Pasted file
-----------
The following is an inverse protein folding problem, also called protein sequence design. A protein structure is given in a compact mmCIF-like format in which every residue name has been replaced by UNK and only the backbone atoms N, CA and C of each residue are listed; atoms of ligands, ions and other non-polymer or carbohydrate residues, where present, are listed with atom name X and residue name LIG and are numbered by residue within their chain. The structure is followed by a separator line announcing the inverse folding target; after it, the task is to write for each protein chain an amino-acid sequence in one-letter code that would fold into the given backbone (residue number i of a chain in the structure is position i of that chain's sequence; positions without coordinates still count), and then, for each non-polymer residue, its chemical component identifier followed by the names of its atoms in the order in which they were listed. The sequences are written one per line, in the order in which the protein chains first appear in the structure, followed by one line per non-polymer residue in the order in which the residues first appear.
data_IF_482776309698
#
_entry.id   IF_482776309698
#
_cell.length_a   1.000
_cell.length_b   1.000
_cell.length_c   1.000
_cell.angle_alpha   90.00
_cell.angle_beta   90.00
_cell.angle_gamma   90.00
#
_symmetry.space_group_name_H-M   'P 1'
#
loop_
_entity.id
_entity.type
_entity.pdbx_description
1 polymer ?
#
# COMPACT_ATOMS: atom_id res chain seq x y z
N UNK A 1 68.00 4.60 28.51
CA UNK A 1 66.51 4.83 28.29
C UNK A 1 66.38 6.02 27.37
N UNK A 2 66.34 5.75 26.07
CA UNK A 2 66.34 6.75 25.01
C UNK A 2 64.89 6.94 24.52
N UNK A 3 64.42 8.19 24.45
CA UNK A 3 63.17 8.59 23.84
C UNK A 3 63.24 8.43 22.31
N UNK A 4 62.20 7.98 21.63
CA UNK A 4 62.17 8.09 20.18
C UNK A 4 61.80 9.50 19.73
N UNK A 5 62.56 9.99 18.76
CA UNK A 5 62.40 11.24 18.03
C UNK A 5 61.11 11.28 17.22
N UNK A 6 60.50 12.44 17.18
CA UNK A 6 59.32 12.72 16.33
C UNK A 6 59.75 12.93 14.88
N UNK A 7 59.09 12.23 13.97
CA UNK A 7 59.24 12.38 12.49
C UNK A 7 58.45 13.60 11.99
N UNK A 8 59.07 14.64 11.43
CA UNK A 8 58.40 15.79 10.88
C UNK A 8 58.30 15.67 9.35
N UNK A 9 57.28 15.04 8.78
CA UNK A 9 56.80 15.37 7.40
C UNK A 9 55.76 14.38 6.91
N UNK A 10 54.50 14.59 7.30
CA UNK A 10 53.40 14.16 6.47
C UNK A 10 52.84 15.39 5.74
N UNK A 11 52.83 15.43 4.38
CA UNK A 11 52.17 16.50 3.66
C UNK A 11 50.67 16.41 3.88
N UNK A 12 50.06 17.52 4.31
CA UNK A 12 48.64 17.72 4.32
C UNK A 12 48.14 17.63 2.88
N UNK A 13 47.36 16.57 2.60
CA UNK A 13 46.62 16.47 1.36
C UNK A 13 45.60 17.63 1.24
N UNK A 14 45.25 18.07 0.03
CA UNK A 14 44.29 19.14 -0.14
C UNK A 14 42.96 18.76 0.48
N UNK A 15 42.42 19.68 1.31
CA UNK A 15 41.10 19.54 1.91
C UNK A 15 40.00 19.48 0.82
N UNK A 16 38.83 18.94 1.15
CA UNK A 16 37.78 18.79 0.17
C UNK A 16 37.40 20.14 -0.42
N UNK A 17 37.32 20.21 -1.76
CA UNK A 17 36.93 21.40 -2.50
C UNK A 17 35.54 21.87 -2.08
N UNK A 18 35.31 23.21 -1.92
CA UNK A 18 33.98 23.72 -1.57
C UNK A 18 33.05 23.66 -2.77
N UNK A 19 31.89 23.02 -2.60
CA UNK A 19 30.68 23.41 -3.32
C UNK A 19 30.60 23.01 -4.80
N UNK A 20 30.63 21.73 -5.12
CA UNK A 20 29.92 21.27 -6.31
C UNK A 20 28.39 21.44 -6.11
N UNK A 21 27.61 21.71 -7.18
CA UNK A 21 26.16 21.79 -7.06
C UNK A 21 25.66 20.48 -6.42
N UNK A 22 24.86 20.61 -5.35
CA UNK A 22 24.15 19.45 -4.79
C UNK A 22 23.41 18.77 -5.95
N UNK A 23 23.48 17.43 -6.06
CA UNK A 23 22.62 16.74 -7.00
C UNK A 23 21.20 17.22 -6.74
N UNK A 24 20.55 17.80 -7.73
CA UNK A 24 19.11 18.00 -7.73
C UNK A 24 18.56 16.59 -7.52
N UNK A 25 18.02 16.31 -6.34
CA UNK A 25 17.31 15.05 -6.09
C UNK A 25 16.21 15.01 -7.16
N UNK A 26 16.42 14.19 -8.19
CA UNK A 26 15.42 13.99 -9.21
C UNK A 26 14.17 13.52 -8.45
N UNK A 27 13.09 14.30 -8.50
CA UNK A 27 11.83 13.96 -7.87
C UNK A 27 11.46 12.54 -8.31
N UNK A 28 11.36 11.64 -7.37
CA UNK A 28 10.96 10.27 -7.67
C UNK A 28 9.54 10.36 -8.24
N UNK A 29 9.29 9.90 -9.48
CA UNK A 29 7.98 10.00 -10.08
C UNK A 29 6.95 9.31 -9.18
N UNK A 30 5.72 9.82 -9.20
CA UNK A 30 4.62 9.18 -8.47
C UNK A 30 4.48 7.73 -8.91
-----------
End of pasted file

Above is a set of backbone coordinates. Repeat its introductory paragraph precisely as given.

The following is an inverse protein folding problem, also called protein sequence design. A protein structure is given in a compact mmCIF-like format in which every residue name has been replaced by UNK and only the backbone atoms N, CA and C of each residue are listed; atoms of ligands, ions and other non-polymer or carbohydrate residues, where present, are listed with atom name X and residue name LIG and are numbered by residue within their chain. The structure is followed by a separator line announcing the inverse folding target; after it, the task is to write for each protein chain an amino-acid sequence in one-letter code that would fold into the given backbone (residue number i of a chain in the structure is position i of that chain's sequence; positions without coordinates still count), and then, for each non-polymer residue, its chemical component identifier followed by the names of its atoms in the order in which they were listed. The sequences are written one per line, in the order in which the protein chains first appear in the structure, followed by one line per non-polymer residue in the order in which the residues first appear.